As clearly seen from the above data, sensitivities of the fresh samples were high and both the sensitivity difference attributed to aging after preparation of a coating composition and that attributed to storage before exposure were small when the sensitizing dyes of the present invention are incorporated in multilayer color photographic papers, whether silver halide emulsions comprised therein were a silver chlorobromide emulsion or an emulsion having a high chloride content, compared with the cases where comparative dyes were used.

Each sample which had been exposed to light was subjected to a photographic processing operation by means of a paper processor using the processing solutions described below and according to the following processing process. As for the processing operation, continuous processing (running test) was performed till an amount of the replenisher used for color development became twice the volume of the developing tank used.

______________________________________       Temper-          Amount* TankProcessing Step       ature    Time    replenished                                Volume______________________________________Color development       35 C.                45 sec. 161 ml  17 lBleach-fix  30-35 C.                45 sec. 215 ml  17 lRinsing (1) 30-35 C.                20 sec. --      10 lRinsing (2) 30-35 C.                20 sec. --      10 lRinsing (3) 30-35 C.                20 sec. 350 ml  10 lDrying      70-80 C.                60 sec.______________________________________ *per m2 of photographic material (The rinsing processing was carried out according to a 3stage counter current process in the direction of fro the rinsing tank 3 to the rinsing tank 1)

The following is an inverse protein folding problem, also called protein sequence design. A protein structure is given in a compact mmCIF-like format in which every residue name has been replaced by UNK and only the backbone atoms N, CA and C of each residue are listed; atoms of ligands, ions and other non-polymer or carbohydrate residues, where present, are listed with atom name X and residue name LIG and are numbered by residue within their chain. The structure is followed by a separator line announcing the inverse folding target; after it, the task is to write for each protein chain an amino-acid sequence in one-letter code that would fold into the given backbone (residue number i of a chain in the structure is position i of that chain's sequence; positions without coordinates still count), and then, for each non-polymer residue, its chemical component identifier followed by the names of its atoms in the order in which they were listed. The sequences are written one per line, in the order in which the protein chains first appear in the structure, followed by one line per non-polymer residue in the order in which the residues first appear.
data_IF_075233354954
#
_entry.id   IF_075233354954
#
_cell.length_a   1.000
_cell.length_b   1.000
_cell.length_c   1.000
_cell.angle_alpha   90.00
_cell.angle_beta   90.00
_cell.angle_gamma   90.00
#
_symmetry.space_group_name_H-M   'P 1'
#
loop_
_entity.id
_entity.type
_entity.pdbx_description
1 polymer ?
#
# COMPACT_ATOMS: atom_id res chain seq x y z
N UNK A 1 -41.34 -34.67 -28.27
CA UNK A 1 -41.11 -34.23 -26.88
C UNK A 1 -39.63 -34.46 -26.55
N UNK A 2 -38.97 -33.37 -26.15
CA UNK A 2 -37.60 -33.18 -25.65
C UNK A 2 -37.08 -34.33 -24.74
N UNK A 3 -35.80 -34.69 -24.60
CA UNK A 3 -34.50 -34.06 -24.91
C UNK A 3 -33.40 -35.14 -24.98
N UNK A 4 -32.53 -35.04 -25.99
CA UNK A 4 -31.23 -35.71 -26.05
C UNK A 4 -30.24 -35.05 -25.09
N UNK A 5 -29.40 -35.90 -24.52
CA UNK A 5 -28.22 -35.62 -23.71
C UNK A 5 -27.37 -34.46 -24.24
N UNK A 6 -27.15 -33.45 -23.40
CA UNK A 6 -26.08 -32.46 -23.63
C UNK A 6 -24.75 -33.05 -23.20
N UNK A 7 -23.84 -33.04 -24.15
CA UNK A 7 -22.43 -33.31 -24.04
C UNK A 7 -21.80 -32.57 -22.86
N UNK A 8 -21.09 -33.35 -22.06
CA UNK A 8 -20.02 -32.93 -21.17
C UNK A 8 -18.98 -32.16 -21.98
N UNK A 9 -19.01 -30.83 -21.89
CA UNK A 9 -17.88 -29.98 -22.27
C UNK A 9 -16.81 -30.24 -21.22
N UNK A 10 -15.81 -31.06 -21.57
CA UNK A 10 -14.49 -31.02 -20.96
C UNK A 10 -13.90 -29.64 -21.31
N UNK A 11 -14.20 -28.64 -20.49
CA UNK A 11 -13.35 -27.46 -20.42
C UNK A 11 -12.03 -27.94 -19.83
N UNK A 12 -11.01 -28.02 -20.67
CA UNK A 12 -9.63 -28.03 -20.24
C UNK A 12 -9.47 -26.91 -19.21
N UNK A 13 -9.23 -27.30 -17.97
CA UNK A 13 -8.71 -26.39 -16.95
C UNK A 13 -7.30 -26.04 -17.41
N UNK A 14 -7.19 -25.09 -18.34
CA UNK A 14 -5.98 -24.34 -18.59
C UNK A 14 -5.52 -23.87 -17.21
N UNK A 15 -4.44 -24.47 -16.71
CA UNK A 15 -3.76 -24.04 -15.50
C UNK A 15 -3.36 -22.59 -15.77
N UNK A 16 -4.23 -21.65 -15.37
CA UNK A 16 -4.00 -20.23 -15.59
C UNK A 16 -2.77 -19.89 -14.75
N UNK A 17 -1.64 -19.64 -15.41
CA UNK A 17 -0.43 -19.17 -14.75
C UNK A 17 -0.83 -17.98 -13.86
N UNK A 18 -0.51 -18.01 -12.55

The composition of each processing solution used is described below.

______________________________________               Tank               Solution                      Replenisher______________________________________Color Developer:Water                 800    ml    800  mlEthylenediamine-N,N,N',N'-                 1.5    g     2.0  gtetramethylenephosphonic acidPotassium bromide     0.015  g     --Triethanolamine       8.0    g     12.0 gSodium chloride       1.4    g     --Potassium carbonate   25     g     25   gN-Ethyl-N-(β-methanesulfon-                 5.0    g     7.0  gamido ethyl)-3-methyl-4-aminoaniline sulfateN,N-Bis(carboxymethyl)-                 4.0    g     5.0  ghydrazineMonosodium N,N-di(sulfo-                 4.0    g     5.0  gethyl)hydroxylamineBrightening agent (WHITEX 4B,                 1.0    g     2.0  gproduced by Sumitomo ChemicalCo., Ltd.)Water to make         1,000  ml    1,000                                   mlpH (25 C.) adjusted to                 10.05        10.45Bleach-Fix Bath (Tank solution = Replenisher):Water                    400    mlAmmonium thiosulfate (700 g/l)                    100    mlSodium sulfite           17     gAmmonium ethylenediaminetetraacetato-                    55     gferrate(III)Disodium ethylenediaminetetraacetate                    5      gAmmonium bromide         40     gWater to make            1,000  mlpH (25 C.) adjusted to                    6.0______________________________________

Rinsing Bath (Tank solution=Replenisher):

Ion exchange water (in which calcium and magnesium ion concentrations were each below 3 ppm).

EXAMPLE 10